Logistics for new students - part V: Water
Forget rumors and gossip you may have read about the water. Here's the real story.
Tap water comes from a desalinization operation and is stored in huge tanks, one of which was just recently completed. It is fed by gravity to residents. It is heavily chlorinated, and locals complain of its smell while showering. Chlorine evaporates, however, during cooking, and leaves no taste.
Chlorine is a bacteriocide (kills bacteria) but does not kill intestinal parasites which cause diarrheal illnesses commonly known as "the runs" or "Montezuma's Revenge". Put bluntly, you can't drink the tap water in ordinary residences, including the school. Disregard the statement in a school brochure that says the water is potable (drinkable).
An exception is water served at restaurants. All restaurant water is purified (more on this below), including ice cubes, so you can safely drink water they serve you in a restaurant. Any beverage that comes in a can or bottle is also safe.
The locals do not drink the tap water, but they bathe in it, cook with it, wash their dishes, and brush their teeth with it.
Bathing does not seem to have adverse effects.
Theoretically, cooking will destroy parasites, but it's easy to do this wrong and pay the consequences. For example, many of us merely bring a pot of soup to simmering, but not actually boiling. Unfortunately, some parasites can survive this temperature. Therefore, my advice is to avoid tap water even for cooking.
Washing dishes is safe, but be sure to thoroughly air dry or wipe with a towel; the intestinal parasites dangerous to humans cannot live more than a few minutes out of the water.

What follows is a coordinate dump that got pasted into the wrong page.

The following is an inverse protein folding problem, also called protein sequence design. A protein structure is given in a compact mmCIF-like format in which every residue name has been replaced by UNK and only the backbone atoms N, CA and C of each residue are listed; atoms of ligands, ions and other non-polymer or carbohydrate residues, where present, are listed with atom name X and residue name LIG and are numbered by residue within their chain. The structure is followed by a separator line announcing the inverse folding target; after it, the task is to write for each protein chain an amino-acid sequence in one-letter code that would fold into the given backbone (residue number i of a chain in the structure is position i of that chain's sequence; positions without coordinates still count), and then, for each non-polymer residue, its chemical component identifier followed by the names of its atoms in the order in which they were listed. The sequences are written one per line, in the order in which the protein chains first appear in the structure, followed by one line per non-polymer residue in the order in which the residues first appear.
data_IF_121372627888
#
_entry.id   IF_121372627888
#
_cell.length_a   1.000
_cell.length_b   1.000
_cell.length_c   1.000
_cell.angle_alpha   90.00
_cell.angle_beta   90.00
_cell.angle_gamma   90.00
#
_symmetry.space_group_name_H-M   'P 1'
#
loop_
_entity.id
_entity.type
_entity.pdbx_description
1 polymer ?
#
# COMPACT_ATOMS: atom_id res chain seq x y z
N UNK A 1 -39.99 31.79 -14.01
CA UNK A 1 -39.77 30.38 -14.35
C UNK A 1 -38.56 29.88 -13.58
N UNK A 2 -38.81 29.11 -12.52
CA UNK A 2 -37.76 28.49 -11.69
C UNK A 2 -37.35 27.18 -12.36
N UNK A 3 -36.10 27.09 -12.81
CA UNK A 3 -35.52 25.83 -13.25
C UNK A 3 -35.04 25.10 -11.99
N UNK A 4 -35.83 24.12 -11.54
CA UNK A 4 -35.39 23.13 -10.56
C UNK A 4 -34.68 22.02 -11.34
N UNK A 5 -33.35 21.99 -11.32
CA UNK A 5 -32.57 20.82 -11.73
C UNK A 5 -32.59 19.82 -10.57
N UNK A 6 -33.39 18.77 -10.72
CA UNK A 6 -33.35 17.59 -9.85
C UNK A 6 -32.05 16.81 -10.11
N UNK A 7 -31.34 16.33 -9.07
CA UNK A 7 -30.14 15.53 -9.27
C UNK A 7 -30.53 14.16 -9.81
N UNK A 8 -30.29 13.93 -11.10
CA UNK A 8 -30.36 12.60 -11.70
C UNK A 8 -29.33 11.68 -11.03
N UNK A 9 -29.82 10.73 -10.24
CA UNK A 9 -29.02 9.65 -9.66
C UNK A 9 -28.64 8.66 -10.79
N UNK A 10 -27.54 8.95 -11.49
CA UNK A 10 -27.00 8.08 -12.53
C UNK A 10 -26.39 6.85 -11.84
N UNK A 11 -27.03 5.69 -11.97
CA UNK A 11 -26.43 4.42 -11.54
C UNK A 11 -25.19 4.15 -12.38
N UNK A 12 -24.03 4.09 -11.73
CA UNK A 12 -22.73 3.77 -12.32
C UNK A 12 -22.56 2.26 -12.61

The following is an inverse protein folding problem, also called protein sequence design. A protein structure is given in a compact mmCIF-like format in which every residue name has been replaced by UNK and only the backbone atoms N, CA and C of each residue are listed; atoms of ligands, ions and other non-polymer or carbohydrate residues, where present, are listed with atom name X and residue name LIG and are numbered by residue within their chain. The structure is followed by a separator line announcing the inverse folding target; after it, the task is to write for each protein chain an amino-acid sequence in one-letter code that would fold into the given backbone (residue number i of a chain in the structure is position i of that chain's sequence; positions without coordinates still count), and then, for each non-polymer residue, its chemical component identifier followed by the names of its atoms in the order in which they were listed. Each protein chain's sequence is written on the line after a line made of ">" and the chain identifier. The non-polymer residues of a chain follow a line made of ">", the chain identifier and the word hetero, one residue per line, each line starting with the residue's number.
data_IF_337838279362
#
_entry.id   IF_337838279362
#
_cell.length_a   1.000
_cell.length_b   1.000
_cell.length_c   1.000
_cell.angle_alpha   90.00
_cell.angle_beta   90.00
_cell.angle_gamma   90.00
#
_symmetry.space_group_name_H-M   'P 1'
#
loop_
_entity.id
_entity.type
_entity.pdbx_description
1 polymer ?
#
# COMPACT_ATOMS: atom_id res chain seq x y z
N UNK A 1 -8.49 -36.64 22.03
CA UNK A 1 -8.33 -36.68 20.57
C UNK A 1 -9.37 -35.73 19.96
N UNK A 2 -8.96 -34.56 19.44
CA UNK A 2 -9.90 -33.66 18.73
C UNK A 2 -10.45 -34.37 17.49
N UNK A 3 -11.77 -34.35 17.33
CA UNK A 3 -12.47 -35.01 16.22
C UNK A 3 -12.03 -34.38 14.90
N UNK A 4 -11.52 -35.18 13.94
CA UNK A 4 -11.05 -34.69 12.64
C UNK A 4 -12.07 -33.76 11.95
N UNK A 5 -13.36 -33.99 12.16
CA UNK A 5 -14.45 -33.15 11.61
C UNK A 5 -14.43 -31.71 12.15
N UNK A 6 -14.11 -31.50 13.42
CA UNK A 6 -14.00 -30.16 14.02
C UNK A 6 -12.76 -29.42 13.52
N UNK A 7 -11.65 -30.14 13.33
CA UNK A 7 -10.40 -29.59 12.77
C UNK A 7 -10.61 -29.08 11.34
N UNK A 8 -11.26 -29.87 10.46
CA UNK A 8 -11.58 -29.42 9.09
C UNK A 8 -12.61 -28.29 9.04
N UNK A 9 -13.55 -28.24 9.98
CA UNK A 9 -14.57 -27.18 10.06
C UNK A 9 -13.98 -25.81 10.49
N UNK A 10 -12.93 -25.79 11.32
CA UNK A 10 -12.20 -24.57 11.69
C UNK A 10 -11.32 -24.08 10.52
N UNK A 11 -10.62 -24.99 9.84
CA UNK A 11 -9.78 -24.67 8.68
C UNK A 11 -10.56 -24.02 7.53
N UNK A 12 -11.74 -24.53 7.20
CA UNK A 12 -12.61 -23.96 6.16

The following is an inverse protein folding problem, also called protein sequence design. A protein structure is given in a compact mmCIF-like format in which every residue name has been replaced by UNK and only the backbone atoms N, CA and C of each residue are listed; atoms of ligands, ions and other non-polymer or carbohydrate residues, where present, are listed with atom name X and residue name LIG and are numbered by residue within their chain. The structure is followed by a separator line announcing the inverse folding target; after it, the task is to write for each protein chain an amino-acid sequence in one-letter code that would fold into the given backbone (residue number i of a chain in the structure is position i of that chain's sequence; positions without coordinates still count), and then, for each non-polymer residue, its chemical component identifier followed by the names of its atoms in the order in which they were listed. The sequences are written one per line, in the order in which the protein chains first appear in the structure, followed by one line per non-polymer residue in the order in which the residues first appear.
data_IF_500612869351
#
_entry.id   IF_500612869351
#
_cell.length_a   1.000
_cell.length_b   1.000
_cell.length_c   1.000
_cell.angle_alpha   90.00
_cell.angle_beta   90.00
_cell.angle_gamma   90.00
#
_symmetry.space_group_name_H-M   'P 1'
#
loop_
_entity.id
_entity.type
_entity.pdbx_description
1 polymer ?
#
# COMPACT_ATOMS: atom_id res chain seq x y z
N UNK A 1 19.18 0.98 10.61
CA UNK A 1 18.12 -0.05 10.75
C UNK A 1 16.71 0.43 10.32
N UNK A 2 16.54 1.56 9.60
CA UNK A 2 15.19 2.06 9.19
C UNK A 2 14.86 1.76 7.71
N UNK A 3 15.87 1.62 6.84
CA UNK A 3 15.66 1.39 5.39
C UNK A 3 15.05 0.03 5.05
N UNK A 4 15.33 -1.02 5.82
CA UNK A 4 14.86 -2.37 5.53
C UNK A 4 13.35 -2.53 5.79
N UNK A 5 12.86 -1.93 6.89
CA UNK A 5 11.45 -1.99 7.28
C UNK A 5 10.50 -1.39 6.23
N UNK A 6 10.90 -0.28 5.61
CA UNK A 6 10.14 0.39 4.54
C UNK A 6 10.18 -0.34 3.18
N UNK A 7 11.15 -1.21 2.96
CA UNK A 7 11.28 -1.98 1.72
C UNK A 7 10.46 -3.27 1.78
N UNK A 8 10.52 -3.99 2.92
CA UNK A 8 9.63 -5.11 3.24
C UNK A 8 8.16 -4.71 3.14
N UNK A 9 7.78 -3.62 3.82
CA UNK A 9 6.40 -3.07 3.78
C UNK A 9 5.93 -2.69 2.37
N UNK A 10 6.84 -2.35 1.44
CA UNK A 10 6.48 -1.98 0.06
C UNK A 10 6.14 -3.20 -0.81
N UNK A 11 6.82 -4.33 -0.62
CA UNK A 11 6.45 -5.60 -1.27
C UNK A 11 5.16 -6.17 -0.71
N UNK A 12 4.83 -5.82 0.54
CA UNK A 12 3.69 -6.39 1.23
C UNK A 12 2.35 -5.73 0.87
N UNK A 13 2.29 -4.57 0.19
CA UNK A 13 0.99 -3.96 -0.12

Brushing your teeth is much more risky because you almost always swallow some water while brushing, and if you're a creature of habit, in a moment of forgetfullness you will take a big gulp of tap water after brushing, and spend the next few weeks on the pot. The locals don't have this habit, and they may also have developed a limited resistance to parasites. My advice: don't use tap water for brushing.
In town is a company called Crystal Water, and another called Beliken Beer. I believe they have the same owner. There are two warehouses close to each other. One deals exclusively with the purification and delivery of water, the other with delivery of bottled beer and fruit beverages.
In the water warehouse there is a purification apparatus, a "reverse osmosis" machine, in plain view. It looks like a giant espresso machine, and you can watch it if you like. Its output is put into five-gallon plastic jugs the same as you've seen on office water coolers in the states. You go into the office and ask to set up delivery service. It costs $4.75BZ (about $2.38US) per jug, plus a small deposit for the jug itself, which carries over to the next jug when you replace an empty with a new one. One option is to order one jug, pay for it right there, and when the jug is empty you put it out on your porch at any time of the day or night and a Crystal Water truck will see it eventually and replace it. You leave the money for the new water on or under the empty jug. The Crystal Water trucks drive by every customer's house several times a day; if they see an empty jug on the porch, they'll replace it. You should keep a container of water in the refrigerator to cover the period you're waiting for a replacement.